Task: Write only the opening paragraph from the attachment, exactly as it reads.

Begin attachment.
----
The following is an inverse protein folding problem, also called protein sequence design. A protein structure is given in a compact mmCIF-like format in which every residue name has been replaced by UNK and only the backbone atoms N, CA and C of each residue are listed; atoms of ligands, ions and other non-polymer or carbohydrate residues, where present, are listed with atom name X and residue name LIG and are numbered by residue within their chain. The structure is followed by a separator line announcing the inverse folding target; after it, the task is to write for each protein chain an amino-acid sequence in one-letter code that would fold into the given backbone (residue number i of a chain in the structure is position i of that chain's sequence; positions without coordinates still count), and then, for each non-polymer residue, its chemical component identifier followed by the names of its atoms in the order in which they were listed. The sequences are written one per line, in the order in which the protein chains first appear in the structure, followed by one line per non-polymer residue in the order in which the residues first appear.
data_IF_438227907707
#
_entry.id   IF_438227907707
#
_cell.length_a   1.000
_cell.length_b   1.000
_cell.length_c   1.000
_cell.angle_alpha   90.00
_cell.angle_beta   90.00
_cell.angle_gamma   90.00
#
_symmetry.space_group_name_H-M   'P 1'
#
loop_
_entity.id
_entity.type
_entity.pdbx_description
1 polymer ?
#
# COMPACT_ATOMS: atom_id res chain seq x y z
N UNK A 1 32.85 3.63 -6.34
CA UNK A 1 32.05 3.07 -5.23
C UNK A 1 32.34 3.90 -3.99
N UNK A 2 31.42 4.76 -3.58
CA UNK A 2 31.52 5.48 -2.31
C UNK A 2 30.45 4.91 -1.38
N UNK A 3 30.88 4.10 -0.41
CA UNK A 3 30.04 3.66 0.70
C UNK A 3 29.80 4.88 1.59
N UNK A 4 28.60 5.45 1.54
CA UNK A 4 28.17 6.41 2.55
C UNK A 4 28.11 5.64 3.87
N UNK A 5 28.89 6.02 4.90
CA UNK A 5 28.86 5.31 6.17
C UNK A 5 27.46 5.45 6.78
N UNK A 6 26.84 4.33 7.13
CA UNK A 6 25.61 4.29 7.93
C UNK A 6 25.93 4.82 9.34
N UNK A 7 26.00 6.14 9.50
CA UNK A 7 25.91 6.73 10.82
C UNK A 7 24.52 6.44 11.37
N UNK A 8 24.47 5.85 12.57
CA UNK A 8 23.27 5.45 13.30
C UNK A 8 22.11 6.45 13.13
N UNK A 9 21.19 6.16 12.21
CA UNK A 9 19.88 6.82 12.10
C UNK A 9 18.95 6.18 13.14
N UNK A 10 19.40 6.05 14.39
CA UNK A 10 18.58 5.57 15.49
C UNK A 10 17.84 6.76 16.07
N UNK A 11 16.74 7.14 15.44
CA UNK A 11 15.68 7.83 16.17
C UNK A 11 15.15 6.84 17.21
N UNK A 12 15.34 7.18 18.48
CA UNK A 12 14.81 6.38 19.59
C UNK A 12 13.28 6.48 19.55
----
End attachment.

The following is an inverse protein folding problem, also called protein sequence design. A protein structure is given in a compact mmCIF-like format in which every residue name has been replaced by UNK and only the backbone atoms N, CA and C of each residue are listed; atoms of ligands, ions and other non-polymer or carbohydrate residues, where present, are listed with atom name X and residue name LIG and are numbered by residue within their chain. The structure is followed by a separator line announcing the inverse folding target; after it, the task is to write for each protein chain an amino-acid sequence in one-letter code that would fold into the given backbone (residue number i of a chain in the structure is position i of that chain's sequence; positions without coordinates still count), and then, for each non-polymer residue, its chemical component identifier followed by the names of its atoms in the order in which they were listed. The sequences are written one per line, in the order in which the protein chains first appear in the structure, followed by one line per non-polymer residue in the order in which the residues first appear.